How to Tackle the Proximity Bias in the Age of Remote Work

Matthew Owen

Apr 05, 2023

How to Tackle the Proximity Bias in the Age of Remote Work


For many of us, remote working or at least hybrid working has become the norm. This seismic change to the way we work triggered by the Covid-19 pandemic isn't going away any time soon.

However, the shift to flexible working patterns has not been without some bumps in the road. It has created some unexpected consequences, and prompted conversations about proximity and productivity, and how these are linked.

So what is "proximity bias? In a nutshell, it refers to situations where an employer appears to favour employees they work alongside in a physical office – compared to those who spend some or all of their time... working remotely. As this may be an unconscious bias, it can go undetected, so the employer may not even be aware of it.

In some workplaces, it can be more obvious. Employers with a more traditional viewpoint may be quite outspoken in their belief that remote workers are less productive than their in-office counterparts. In some peoples’ eyes, a remote worker isn't working hard unless they see it for themselves. As a result, proximity bias has the potential to affect a company’s ED&I targets, leading remote workers to feel undervalued or pushed out. It can cause friction between ‘on site’ and remote workers, and feed into the potentially harmful narrative that remote workers are less productive than those in the office.

Is proximity bias a myth?

It’s likely that proximity bias is playing out in some workplaces, although it can be hard to detect if the company already has a culture of long office hours.

There have been some high-profile examples of proximity bias, such as the then-Cabinet Minister Jacob Rees-Mogg issued a directive insisting that civil servants stop working from home. At the time, a Whitehall source told the Telegraph:

"It feels that in some cases it is a minority of really hard-working officials who are in the office all the time, and a silent majority of people aren't pulling their weight."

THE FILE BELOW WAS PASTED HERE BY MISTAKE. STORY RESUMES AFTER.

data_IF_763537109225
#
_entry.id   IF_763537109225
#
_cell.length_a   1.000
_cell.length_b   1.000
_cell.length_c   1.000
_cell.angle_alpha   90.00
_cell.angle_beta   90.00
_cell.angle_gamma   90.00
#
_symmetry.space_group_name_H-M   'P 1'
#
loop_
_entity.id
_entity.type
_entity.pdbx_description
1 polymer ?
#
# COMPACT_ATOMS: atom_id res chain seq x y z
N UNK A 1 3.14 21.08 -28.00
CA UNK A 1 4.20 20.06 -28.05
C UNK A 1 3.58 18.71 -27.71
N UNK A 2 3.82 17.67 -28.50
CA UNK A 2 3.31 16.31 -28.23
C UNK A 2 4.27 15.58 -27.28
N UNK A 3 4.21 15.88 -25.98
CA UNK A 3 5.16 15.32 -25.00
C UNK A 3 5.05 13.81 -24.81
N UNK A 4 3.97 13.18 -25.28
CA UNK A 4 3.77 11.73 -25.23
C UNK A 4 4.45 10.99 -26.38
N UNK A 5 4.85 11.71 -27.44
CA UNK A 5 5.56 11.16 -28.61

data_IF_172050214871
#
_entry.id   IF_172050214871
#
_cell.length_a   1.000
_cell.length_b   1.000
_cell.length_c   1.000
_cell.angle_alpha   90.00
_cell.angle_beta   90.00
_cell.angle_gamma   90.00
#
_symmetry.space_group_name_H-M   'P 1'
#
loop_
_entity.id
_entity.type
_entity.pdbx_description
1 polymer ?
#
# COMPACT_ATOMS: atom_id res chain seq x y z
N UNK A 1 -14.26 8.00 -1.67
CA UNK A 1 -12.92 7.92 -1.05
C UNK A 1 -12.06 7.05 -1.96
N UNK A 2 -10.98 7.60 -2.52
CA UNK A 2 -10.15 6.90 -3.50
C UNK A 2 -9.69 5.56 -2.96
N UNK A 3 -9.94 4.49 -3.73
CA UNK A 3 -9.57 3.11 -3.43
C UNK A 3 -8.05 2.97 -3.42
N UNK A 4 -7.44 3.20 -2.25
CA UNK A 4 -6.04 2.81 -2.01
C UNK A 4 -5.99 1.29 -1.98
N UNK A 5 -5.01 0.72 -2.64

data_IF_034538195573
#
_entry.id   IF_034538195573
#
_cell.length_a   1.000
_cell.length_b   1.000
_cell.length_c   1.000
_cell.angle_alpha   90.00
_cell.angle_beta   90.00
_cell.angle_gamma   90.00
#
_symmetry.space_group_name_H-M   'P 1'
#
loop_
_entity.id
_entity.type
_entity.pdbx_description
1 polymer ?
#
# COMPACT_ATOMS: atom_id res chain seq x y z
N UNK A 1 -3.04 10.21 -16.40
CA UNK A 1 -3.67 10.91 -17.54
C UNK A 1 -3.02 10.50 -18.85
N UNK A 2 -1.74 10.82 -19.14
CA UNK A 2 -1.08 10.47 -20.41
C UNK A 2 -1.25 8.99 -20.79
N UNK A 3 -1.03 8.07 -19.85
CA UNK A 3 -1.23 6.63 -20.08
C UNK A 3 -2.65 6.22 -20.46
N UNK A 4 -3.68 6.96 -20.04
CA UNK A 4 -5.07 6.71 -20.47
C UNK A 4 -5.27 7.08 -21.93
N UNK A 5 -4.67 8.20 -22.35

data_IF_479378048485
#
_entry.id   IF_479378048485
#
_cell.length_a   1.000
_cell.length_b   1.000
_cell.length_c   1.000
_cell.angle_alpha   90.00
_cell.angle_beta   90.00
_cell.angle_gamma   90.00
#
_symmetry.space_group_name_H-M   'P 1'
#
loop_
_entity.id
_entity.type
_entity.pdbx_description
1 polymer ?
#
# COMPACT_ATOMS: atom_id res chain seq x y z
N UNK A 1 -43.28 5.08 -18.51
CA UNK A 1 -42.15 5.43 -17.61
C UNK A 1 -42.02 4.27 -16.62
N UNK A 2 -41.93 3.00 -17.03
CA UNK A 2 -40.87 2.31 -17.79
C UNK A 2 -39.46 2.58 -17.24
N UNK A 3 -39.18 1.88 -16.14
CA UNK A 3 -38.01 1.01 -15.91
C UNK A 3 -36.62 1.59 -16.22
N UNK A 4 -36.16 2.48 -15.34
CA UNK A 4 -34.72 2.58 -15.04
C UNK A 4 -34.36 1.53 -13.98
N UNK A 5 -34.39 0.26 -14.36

Business tycoon Lord Alan Sugar went so far as to label remote workers “lazy”,  telling the press:

“There's no way people work as hard as when they had to turn up at a work location. The pandemic has unleashed a workshy, entitled culture in which people demand — and are allowed — to work from home.”

Inevitably, messaging from such high-profile public figures could influence managers and employers in other organisations. If left to fester, this can create real problems with morale and company culture. It could result in remote working models being scrapped altogether, which can have a negative knock-on effect on the company’s attractiveness as an employer of choice.


How can businesses tackle proximity bias?

The first step is to recognise if it’s happening. Here are some key questions to ask:

  • Are remote workers viewed as being ‘absent’ from the workplace?
  • As a manager, do you feel you don’t have enough evidence to evaluate each individual’s performance?
  • Are remote workers included in training and development opportunities?

Here’s some ideas on how to tackle it:

Encourage a culture of inclusivity: Emphasise the importance of diversity and inclusion within your organisation. Make it clear that everyone's contributions are valued, regardless of their physical location.

Standardise interview and hiring practices: Establish a standardised process for interviewing and hiring candidates, and ensure that this process is followed consistently across all departments and teams. This can help to reduce the influence of personal biases in recruitment process.

Use objective criteria to evaluate candidates: Develop ways to evaluate candidates' skills, qualifications, and experience. These criteria should be based on the specific requirements of the role, rather than more subjective factors like "cultural fit" or personal rapport.

Provide training on unconscious bias: Ensure training to managers and employees on unconscious bias and how it can impact decision-making. This can help to raise awareness of the issue and reduce the influence of personal biases in the workplace.

Leverage technology to level the playing field: Use technology to enable remote employees to participate in meetings on an equal footing with their in-office counterparts.

Implement blind hiring practices: Remove preferred working locations, from resumes and other application materials to help reduce the influence of personal biases. This can help to level the playing field for candidates who may be discounted due to preferred working location.

Provide remote working opportunities: Offer remote work opportunities to all employees. This can help to create a more diverse and inclusive workplace, and reduce the impact of proximity bias on decision-making.


By implementing these best practices, businesses can eradicate any proximity bias and create a more inclusive working environment for all. According to our UK Salary & Benefits Guide survey, a significant majority of respondents, 68.62%, reported that hybrid working has had a positive impact on their work-life balance. Additionally, 72.45% of those surveyed agreed that the transition to remote work has broadened the range of job types and locations that they are interested in.

Ready to uncover the honest truth about video interviewing and diversity? Think video interviewing is a hindrance to diverse & inclusive hiring? Gary Robinson has his say in our blog here.